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Caution: Rough Seas Ahead

Discussion in 'Popular Yacht Topics' started by PropBet, Mar 3, 2009.

  1. Yacht News

    Yacht News YF News Editor

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    In the two photos further up on this page of the freighter carrying the cruiseship lifeboats, they might have had to use those themselves to get off had the vessel capsized;)
  2. YachtForums

    YachtForums Administrator

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  3. Loren Schweizer

    Loren Schweizer YF Associate Writer

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    Lunchtime! Lessee...we got cream cheese & sardine sandwiches, cold, greasy pork chops, and hot strawberry milkshakes to wash it all down with.
  4. NYCAP123

    NYCAP123 Senior Member

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    What's the problem with that. That's a fishing boat and you've got a good recipe for chum when it comes back up.:eek:
  5. PropBet

    PropBet Senior Member

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    Typical super yacht charter lunch menu, yes?
  6. brunick

    brunick Senior Member

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  7. simmikie

    simmikie New Member

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    yes, while i know next to nothing about this, i was wondering if that ship should have had a more head-on angle to that wave.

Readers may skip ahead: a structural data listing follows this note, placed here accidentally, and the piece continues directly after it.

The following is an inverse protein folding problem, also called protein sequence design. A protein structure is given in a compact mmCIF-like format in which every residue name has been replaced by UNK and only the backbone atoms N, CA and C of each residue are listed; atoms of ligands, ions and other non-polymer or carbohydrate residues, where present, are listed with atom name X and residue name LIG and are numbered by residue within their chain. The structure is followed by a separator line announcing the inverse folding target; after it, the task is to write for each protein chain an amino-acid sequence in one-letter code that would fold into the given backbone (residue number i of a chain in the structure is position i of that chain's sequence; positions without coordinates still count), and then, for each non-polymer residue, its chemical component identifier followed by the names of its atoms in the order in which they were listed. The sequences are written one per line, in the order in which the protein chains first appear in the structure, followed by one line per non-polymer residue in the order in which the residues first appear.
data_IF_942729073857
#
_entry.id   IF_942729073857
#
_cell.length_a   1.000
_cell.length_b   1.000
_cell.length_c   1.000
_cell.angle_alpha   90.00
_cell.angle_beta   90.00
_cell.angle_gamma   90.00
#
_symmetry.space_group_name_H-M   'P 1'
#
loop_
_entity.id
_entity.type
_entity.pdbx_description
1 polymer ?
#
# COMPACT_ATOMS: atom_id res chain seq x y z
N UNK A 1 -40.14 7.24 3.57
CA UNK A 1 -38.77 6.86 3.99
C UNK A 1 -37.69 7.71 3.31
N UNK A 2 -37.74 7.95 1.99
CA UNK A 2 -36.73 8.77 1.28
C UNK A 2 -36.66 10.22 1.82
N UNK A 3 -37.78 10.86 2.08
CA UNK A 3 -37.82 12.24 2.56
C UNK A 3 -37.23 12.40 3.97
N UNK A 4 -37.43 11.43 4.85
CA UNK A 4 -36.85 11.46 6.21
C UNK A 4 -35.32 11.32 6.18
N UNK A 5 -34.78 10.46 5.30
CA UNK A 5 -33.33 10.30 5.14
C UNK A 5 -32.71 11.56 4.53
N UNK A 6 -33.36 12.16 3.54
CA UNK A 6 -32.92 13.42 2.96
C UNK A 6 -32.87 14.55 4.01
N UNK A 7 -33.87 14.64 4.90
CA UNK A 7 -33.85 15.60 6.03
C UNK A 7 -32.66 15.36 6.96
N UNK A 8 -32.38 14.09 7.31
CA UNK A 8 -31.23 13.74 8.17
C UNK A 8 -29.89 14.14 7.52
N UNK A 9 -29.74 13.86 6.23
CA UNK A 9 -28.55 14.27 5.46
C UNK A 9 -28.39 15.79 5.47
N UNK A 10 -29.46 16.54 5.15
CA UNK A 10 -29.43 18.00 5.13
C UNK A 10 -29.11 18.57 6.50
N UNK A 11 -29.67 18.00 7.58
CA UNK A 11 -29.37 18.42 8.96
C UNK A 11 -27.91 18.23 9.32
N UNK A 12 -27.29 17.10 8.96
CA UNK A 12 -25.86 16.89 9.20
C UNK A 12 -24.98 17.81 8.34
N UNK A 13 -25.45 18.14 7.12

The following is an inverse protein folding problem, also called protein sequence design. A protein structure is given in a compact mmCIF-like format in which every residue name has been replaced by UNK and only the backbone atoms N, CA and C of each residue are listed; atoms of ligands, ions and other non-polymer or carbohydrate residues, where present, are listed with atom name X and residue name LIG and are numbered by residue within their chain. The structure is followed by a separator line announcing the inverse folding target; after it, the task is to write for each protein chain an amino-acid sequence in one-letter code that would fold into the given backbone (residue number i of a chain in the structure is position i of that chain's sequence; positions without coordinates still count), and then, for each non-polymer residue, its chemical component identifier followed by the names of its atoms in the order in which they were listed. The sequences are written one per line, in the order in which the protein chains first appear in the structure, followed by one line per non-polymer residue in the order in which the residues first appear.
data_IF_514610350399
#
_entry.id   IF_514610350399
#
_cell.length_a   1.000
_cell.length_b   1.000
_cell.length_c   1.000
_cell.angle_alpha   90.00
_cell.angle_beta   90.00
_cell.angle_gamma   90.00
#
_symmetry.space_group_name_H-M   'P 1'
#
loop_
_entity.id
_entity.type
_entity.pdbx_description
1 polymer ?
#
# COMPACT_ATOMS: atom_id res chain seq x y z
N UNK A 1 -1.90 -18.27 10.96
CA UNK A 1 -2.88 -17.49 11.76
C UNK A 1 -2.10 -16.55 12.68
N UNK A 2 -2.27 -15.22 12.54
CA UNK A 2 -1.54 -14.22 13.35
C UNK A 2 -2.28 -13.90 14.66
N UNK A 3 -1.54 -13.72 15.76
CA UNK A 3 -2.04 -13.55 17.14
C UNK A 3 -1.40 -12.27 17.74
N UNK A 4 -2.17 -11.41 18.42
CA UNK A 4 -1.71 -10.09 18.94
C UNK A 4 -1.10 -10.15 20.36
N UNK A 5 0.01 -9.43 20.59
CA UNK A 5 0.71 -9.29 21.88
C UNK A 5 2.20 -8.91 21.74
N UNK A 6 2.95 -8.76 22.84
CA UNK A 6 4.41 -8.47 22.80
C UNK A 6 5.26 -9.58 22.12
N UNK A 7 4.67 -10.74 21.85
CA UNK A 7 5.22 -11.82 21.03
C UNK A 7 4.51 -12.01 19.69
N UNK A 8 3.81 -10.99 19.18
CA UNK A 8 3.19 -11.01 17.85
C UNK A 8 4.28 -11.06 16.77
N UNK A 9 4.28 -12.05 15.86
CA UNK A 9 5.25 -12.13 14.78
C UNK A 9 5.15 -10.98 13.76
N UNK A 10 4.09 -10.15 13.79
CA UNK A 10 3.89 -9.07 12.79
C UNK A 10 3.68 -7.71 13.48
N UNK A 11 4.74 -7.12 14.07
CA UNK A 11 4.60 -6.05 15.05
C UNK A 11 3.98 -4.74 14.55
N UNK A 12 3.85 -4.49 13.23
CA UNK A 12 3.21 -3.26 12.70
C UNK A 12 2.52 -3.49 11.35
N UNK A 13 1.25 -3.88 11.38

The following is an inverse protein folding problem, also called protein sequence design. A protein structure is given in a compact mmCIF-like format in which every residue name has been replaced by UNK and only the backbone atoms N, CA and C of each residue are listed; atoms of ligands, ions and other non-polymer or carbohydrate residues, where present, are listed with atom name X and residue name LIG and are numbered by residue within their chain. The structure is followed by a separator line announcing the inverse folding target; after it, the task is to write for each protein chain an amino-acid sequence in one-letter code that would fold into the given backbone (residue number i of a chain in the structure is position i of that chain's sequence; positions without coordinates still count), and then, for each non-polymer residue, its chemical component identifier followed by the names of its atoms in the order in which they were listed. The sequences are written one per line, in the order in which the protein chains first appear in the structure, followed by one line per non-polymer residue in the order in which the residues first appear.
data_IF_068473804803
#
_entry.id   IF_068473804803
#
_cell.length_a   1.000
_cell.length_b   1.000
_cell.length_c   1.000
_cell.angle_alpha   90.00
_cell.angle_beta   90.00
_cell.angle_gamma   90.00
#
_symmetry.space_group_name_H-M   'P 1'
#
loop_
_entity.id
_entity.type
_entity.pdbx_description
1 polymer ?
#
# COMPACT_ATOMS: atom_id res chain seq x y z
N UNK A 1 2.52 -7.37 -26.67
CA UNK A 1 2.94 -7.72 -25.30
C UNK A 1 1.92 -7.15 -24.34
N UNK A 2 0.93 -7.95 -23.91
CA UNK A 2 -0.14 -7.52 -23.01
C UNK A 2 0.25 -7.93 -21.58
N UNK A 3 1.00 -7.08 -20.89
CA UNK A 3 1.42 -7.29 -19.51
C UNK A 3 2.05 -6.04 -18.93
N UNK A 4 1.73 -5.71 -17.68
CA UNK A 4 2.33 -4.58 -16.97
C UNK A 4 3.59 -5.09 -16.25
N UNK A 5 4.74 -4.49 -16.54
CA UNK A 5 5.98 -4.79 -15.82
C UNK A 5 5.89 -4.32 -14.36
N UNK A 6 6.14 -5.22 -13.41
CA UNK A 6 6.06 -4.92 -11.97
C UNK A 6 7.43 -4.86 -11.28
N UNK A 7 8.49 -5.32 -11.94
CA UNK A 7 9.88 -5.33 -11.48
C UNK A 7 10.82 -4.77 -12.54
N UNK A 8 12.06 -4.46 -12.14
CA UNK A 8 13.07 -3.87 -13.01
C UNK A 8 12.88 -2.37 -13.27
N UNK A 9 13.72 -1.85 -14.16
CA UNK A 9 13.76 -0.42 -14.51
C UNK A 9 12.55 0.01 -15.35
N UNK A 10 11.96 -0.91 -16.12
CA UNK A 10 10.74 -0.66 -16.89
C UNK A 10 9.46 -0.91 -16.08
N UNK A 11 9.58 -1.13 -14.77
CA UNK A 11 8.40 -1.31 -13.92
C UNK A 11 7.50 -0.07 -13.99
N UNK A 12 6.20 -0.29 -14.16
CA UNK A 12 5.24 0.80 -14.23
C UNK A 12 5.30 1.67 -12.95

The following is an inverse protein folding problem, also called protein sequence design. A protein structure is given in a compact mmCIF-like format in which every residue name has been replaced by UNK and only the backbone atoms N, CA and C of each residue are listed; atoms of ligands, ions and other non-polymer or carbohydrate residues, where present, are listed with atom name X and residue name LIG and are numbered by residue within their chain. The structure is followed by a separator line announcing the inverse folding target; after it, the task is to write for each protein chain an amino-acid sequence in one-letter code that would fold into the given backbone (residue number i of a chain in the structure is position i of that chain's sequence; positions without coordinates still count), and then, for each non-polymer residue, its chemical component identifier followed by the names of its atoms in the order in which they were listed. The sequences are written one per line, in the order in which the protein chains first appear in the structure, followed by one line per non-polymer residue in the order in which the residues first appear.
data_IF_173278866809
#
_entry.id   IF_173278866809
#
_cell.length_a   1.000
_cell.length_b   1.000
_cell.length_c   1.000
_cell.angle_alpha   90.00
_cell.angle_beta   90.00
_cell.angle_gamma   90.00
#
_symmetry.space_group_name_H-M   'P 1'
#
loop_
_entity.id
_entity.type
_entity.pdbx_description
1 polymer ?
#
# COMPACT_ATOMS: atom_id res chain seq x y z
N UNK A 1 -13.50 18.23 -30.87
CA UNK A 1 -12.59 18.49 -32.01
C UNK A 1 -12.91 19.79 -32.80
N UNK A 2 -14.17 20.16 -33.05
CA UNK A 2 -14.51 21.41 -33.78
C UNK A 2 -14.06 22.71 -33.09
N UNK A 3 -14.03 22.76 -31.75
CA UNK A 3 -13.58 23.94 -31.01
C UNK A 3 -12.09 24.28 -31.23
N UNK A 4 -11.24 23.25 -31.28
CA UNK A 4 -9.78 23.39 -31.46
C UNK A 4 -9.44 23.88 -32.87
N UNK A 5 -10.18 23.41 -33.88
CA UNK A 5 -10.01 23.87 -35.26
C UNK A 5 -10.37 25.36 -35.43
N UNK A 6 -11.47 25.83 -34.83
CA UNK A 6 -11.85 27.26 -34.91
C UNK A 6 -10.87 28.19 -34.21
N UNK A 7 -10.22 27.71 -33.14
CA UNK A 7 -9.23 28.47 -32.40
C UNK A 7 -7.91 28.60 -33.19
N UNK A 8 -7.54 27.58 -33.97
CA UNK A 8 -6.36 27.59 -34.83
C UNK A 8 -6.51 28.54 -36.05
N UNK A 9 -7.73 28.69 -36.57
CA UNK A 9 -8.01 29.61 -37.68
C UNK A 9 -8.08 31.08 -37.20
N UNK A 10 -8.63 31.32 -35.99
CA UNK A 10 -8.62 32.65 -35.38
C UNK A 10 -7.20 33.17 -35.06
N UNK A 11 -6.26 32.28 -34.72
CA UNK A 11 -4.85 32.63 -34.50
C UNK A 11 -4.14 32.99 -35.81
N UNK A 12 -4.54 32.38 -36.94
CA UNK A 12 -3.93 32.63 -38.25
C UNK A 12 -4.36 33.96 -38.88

this also leads me to a series of seriously newb questions.

    1) for those levels of sea states, would a Nordhavn be capable of surviving those conditions?

    2) are there passenger (charter/private) yacht sizes that should definitely not be 'steaming' in those conditions?

    3) is it ever justifiable for a skipper of a private/charter vessel to be caught in those conditions (i did see that small sailboat out there in one of the pics)?

    in my US Naval Days i have been in those type of conditions, with water over the gun mount..etc. but manufacturers of trawlers like Nordhavn in essence state, anywhere, anytime, and i just wonder if they mean this?

    Mike
  8. NYCAP123

    NYCAP123 Senior Member

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    I don't care how big your boat, the ocean can always get bigger. As for charter boats, they get caught out just like cruise ships, etc. but doubt if they'd be anywhere near 90' seas. If so, doubt they'd be counting on a big tip. My question though is: what were the plane and the helicopter doing on the flight deck in those conditions?
  9. brunick

    brunick Senior Member

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    naaa i don't think so, i mean there's a helicopter aboard and a couple of planes, but how should there anybody start? not speaking of landing
  10. NYCAP123

    NYCAP123 Senior Member

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    Your post lost a few words there, but that plane and helo should be below deck where they can't get washed overboard. That's what, about $60m sitting there.